When reading a bands name for the first time, a certain image comes to mind. The individual words arent seen as single entities but as a whole and the whole is meant to generate emotion and thought, whether negative or positive. For Wires Under Tension, their name implies precisely the texture of music to be expected: something kaleidoscopic and prophetic. The duo, consisting of violinist Christopher Tignor and drummer Theo Metz, has worked to produce a transcendental poly-layered experience with their debut album Light Science.
Using the prefix poly- helps to imply that an unaccountable number of sonic planes exist and are explorable. The layers of instruments on the album, ranging from manic and powerful percussion to lonely horns and violins to paranoid electric pianos, combine efforts to generate an image of strange fight-or-flight occurrences in life. Light Science’s dynamic music rises and falls through moments of many different genres of music; something post-rock crosses the ears while the next moment provides listeners with something jazzy, electronic or compositional. It is the variety in each song and the smooth flow between all of the different parts that make this truly worthwhile. And because vocals are left out of the picture, finding an influential voice within the music is purely interpretive, allowing for an active listen.
When the first song, Electricity Turns Them On, opens, Vangelis-esque qualities are immediately noticed. Think the eerie sci-fi sounds of Blade Runner meshed together with a crashing and rolling rhythm section. Powerful drums bring the music into the realm of something post-like while the beeps and blurps of synths along with wavering and echoed violins solidify the futuristic ideals present. The themes never falsify themselves making Light Science a concept album of sorts that never strays away from the tonal structures revealed by the first song.
A List of Things to Light on Fire and Wood, Metal and Bone plow through barren soundscapes of thought with drones of sound that slowly build, giving way to something wholly unique and incomparable in terms of musicianship. The rabbid drums continually roll through a wall of sound created by a violin and a moog while contrasting duets between the horn and violin are worked in on top of it all, bringing instrumental melodies or “voices” to the already incredible sound. These “voices” guide listeners through a narrative that highlights a struggle between good and evil in an imagined dystopiated future.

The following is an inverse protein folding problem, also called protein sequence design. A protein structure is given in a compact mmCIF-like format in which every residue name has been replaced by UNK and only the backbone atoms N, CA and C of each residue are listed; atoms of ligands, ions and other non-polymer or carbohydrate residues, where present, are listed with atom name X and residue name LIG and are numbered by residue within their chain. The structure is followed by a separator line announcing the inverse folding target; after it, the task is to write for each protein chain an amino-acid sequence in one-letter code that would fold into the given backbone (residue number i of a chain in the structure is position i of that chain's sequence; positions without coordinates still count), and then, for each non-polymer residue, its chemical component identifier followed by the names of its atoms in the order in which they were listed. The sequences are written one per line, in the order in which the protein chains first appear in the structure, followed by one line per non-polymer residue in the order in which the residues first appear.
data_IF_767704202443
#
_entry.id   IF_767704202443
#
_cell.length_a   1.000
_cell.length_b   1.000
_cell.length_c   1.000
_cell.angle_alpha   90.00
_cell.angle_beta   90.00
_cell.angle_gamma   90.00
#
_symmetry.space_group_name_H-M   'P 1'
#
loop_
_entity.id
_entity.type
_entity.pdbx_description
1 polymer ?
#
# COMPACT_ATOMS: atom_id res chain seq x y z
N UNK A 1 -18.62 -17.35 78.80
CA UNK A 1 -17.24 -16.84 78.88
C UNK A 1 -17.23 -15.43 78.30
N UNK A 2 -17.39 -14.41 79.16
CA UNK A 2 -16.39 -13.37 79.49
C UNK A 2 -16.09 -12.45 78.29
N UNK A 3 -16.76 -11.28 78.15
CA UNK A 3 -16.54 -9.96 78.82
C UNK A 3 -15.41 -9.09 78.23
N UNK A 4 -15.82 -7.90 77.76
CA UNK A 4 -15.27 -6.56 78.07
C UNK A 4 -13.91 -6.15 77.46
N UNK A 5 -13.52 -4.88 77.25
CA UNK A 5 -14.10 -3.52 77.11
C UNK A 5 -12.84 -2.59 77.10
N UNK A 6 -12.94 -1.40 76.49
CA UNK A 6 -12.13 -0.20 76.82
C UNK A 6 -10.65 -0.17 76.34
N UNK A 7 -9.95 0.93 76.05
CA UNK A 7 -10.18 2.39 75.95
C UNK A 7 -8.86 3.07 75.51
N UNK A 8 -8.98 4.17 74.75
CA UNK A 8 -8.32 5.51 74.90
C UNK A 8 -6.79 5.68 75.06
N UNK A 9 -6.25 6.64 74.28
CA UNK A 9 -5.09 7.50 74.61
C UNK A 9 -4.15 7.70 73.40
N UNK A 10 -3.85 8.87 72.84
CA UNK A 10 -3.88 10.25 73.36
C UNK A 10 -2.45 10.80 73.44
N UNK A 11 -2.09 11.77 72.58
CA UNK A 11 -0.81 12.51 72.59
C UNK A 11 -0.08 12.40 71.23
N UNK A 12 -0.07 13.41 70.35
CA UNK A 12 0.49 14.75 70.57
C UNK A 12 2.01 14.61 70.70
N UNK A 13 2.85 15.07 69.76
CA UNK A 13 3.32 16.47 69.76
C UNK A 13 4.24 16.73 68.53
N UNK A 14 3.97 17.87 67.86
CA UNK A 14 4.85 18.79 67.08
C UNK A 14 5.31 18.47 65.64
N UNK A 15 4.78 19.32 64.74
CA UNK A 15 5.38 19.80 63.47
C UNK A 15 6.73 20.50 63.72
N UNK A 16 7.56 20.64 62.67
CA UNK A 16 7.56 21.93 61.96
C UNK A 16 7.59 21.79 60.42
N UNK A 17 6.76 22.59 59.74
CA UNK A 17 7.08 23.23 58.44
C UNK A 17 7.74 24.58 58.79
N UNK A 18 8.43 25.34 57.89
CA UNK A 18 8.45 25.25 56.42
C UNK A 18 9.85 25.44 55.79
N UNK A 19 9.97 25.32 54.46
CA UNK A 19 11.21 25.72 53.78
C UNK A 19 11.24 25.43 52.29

Wires Under Tension slips near the end, however. The final song doesn’t contain the same dynamic idea that the rest of the effort works with. A strange title aside, it’s more of a “safe-bet” for the group, allowing them to close out the effort with a softer, less momentous event. It’s seven minutes of a leveled wall of sound with powerful percussion that works as the guided voice throughout. It’s a beautiful song, but when compared to the rest of the album, it’s an unfit conclusion and more monotonous than expected.
Last track aside, Light Science ends up being purely genius. The instrumental rock is fresh and unique, a brilliant light amidst all of the other dull groups who are generating “the same old thing.” Intriguing instruments and effects are used and combined to produce music that cannot be categorized. But that fact alone is what makes the music and the musicians so genuine, Tignor and Metz are pushing the boundaries of multiple genres and doing a damn fine job at it. With this being their debut release, new material from the duo will be highly anticipated. So, without categorizing the music too much, let us file this one under away as Post Encounters of the Auditory Kind and leave it at that.